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B.C., Ottawa Officials Applaud Decision On U.S. Softwood Lumber Duties

According to published reports by the Canadian Broadcasting Corp., officials in Ottawa and British Columbia have welcomed a ruling under the North American Free Trade Agreement (NAFTA), saying it found elements of the United States’ calculation of Softwood lumber duties are inconsistent with that country’s own law.

A statement from Mary Ng, Canada’s minister of international trade, says the government is pleased that a dispute panel agreed with its challenge of America’s so-called “dumping determination.”

Under the U.S. Tariff Act, the Department of Commerce determines whether goods are being sold at less than fair value or if they’re benefiting from subsidies provided from foreign governments.

Ng’s statement says the duties on Canadian Softwood lumber are “unwarranted” and “the only fair outcome” is for the U.S. government to revoke them right away.

In 2020, NAFTA was substituted by the Canada-United States-Mexico Agreement (CUSMA).

The statement says the panel directed the Department of Commerce to review key aspects of its dumping determination.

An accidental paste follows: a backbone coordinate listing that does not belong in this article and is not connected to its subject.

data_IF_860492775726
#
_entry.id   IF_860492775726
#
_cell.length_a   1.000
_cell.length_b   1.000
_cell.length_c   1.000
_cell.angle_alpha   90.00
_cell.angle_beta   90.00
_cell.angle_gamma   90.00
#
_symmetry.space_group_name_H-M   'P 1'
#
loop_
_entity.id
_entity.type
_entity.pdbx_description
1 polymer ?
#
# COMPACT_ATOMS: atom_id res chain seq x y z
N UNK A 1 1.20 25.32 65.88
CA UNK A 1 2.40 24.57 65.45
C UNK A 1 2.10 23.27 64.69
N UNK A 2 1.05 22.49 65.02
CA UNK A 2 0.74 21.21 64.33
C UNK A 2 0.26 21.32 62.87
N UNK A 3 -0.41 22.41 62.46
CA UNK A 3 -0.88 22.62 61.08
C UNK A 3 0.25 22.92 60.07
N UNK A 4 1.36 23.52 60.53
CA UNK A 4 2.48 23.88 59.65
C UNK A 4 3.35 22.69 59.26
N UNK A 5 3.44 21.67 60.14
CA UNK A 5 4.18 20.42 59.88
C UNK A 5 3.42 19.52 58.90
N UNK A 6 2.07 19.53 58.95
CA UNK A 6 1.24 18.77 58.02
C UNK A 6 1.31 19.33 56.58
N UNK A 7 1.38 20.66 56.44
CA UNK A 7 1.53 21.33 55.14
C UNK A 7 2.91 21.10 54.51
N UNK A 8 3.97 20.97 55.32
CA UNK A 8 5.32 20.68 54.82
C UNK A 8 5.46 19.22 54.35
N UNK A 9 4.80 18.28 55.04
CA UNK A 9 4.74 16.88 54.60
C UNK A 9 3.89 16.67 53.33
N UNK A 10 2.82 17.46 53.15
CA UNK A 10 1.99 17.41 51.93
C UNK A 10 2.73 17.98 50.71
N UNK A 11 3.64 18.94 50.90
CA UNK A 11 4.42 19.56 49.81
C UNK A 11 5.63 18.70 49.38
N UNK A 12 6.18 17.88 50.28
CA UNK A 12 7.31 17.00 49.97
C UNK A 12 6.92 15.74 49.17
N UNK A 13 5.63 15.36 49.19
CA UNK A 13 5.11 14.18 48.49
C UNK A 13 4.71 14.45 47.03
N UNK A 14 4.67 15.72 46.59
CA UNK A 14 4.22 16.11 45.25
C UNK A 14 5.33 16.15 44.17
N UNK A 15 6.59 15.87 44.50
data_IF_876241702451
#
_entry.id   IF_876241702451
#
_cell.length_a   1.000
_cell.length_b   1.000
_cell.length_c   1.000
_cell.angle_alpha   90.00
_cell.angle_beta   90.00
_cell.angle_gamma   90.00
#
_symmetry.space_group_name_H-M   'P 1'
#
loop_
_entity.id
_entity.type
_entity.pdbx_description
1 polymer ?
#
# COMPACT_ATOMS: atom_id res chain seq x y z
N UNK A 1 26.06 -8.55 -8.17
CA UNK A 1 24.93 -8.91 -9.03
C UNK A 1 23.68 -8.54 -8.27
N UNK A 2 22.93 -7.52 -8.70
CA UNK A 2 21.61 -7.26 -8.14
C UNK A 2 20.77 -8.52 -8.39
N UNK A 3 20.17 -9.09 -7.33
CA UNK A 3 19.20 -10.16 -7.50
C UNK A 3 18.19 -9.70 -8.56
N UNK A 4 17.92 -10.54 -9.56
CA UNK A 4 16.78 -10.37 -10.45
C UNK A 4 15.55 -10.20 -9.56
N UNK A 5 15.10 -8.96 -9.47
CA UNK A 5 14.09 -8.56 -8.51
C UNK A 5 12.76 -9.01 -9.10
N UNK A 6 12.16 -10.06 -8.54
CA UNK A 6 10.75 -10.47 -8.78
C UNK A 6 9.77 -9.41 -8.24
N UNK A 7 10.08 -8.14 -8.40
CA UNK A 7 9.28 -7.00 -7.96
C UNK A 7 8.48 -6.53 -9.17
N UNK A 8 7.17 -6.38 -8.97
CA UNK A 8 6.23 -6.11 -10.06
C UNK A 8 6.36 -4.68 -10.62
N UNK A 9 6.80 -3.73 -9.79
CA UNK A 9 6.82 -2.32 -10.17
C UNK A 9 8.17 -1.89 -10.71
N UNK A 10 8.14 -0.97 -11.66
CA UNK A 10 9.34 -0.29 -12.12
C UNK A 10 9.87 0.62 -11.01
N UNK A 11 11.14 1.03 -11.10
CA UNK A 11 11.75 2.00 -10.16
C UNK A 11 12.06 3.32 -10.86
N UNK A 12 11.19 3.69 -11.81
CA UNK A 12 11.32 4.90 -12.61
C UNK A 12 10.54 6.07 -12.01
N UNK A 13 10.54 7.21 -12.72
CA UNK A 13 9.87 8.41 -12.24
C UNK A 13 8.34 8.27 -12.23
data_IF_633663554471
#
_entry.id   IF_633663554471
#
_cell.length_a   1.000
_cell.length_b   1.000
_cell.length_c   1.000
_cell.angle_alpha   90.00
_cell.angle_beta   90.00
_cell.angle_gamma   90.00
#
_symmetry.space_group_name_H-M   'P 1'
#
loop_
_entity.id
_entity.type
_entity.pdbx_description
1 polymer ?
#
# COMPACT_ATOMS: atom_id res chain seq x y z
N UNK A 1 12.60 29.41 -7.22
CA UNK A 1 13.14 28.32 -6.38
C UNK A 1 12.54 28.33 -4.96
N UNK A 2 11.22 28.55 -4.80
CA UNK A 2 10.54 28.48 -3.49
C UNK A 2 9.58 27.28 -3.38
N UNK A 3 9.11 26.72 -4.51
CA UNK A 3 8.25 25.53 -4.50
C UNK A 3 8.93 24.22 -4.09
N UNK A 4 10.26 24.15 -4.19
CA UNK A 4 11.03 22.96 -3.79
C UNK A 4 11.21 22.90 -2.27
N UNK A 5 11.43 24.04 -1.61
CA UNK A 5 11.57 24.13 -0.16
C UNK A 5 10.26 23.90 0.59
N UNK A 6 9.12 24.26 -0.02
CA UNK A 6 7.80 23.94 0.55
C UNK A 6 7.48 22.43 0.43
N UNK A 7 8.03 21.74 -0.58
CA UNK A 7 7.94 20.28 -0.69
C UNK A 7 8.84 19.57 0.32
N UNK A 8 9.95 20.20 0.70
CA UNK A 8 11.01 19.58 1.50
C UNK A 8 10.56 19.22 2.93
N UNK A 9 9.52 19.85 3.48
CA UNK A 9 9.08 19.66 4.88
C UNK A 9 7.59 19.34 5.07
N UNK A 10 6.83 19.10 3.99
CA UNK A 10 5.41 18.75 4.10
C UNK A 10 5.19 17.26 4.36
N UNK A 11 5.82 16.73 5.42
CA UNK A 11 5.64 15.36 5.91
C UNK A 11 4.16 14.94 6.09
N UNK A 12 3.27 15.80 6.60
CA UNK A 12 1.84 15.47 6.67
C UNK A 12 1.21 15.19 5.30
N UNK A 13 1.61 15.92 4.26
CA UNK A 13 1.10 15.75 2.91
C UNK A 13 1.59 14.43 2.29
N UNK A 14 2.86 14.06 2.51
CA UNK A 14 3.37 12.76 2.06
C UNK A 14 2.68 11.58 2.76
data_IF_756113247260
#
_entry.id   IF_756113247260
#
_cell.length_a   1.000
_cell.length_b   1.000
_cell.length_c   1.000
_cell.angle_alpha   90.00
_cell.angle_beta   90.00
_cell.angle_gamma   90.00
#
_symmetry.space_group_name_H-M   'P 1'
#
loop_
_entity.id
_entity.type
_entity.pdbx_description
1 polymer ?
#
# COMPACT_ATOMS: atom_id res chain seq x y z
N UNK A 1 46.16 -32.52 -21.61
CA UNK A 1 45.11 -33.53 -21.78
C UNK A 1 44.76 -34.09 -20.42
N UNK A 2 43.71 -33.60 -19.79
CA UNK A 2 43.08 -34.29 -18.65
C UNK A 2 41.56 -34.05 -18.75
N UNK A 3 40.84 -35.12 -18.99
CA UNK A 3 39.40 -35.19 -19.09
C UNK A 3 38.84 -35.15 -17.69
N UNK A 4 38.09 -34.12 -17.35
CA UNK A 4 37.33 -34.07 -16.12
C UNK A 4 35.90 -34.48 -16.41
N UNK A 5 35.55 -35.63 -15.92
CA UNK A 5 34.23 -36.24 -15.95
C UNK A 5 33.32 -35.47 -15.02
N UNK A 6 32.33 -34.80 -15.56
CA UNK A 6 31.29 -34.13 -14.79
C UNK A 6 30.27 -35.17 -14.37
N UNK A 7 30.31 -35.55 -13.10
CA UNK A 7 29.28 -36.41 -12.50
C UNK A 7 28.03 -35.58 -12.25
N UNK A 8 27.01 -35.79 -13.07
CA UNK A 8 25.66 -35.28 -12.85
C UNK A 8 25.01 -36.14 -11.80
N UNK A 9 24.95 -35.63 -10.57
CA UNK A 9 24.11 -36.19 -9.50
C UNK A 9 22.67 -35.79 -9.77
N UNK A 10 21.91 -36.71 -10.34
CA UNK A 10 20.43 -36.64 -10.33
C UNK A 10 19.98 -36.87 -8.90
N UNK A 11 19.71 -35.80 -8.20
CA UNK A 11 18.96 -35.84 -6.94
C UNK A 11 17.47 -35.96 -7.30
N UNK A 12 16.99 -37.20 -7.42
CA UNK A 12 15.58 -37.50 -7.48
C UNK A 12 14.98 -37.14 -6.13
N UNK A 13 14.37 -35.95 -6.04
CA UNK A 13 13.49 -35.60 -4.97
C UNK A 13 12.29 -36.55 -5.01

B.C. Forests Minister Bruce Ralston issued a statement saying it’s “encouraging” to see the panel agree with the “extensive evidence” supporting Canada’s claims.

“Today, a NAFTA panel determined that the U.S. Department of Commerce erred in how it calculated important aspects of the anti-dumping duties applied to Canadian Softwood lumber exports,” he says in the statement released Thursday.

“Time and again, neutral third-party reviews of the Softwood lumber dispute have confirmed these duties are unjustified,” Ralston says.

The minister says U.S. duties are hurting people on both sides of the border, increasing material costs for Americans, and creating uncertainty for forestry professionals and communities in Canada.

Ng says Canada will “continue to advocate for Canadian Softwood lumber workers and industry as we pursue other legal challenges of unjustifiable U.S. duties.”

The 60-page decision issued recently shows the panel affirmed the U.S. Commerce Department’s decisions in five areas, but sent three back with a requirement for further explanation.

Those areas include the department’s differential pricing methodology, its treatment of export taxes under the 2006 Softwood Lumber Agreement between Canada and the United States, and its decision on startup adjustments for a mill in northern Ontario operated by a Montreal-based company owned by Paper Excellence.

By Miller Wood Trade Publications

The premier online information source for the forest products industry since 1927.

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